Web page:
Limited literature is available regarding rates of distant metastasis for high-risk major salivary gland tumors that receive modern day treatment of postoperative radiotherapy. Noh et al. reported a distant metastasis rate of 22.7 % in a study of 94 patients with major salivary tumors treated with and without postoperative radiation therapy after a median follow-up of 49 months . It is unclear whether the relatively high rate of distant metastasis may be related to the poor local control (LC) of 78.2 % observed in surgery group alone . However, excellent LC may not have an impact on distant metastasis-free survival (DMFS) as suggested by one study. Mendenhall et al. reported a 10-year DMFS of 67 % in a study that included both major and minor salivary gland tumors treated with postoperative radiation therapy despite a 10-year LC of 90 % .
The purpose of this paper is to examine the cumulative incidence of distant metastasis and predictors of distant metastasis in a large cohort of patients with high-risk major salivary gland tumors who have been treated with postoperative radiation therapy.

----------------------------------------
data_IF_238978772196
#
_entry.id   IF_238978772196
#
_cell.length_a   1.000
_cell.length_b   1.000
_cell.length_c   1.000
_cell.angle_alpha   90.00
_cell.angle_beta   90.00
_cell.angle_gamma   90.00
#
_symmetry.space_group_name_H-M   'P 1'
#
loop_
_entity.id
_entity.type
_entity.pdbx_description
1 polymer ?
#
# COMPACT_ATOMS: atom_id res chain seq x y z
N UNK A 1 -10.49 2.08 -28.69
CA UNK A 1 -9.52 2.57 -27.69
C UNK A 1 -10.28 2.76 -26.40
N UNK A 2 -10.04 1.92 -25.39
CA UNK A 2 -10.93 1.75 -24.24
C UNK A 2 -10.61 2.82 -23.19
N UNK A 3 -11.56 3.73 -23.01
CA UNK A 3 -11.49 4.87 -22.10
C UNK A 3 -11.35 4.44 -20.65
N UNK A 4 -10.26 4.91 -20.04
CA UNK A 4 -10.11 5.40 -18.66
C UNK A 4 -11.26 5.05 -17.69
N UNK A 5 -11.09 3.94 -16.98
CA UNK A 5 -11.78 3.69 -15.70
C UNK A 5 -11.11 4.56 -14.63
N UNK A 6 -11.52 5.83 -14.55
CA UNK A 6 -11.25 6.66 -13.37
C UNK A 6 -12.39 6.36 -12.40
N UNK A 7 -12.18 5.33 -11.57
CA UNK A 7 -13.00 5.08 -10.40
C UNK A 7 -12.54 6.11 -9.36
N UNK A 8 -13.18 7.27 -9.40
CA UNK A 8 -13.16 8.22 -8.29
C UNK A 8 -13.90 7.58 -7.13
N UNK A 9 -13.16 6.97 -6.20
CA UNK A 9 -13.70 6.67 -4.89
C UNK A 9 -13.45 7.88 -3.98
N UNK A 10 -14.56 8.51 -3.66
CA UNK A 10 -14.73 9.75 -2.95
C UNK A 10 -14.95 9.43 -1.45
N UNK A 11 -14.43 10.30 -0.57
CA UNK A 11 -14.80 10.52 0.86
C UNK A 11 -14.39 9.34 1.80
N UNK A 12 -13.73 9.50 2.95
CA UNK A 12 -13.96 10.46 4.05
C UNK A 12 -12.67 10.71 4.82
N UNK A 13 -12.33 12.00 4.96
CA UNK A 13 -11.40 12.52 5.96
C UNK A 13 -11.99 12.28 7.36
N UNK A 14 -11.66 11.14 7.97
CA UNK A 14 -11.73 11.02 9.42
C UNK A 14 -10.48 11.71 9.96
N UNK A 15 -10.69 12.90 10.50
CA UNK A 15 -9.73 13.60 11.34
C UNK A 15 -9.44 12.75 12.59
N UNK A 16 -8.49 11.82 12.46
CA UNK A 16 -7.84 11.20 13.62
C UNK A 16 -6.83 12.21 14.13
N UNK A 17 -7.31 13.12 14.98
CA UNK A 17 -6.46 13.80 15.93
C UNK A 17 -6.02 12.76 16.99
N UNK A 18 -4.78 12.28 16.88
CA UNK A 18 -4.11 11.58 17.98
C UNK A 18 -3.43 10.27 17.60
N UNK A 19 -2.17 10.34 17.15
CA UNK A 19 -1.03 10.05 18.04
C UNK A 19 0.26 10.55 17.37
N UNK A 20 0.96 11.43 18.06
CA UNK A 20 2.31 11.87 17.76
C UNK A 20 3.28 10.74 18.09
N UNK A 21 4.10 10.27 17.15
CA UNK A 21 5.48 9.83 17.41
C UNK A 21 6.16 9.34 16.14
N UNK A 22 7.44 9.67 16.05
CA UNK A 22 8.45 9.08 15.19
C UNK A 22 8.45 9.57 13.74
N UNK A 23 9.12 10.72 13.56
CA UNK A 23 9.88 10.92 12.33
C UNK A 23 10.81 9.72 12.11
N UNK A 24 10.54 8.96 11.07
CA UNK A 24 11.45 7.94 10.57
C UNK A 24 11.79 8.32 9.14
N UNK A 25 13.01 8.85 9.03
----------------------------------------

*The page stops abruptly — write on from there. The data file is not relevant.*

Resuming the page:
Between May 1990 to February 2011, 200 consecutive patients with histologically confirmed major salivary gland carcinomas were treated with surgery followed by postoperative radiation therapy at Memorial Sloan-Kettering Cancer Center. Patients were excluded from this analysis if they had prior head and neck radiation therapy, received radiation therapy at an outside institution, had gross disease following surgery, or had distant metastasis on initial diagnostic work up.
Pretreatment evaluation typically included a complete history/physical examination, complete blood counts, liver function tests, chest X-ray, dental evaluation, as well as magnetic resonance imaging and/or computed tomography (CT) scans of the head and neck region. Bone scans, CT scans of the chest and abdomen, and positron emission tomography scans were obtained for patients before the start of treatment as indicated. Tumors of the major salivary glands were staged according to the latest AJCC Cancer Staging Manual at the time of diagnosis.
Treatment of primary tumor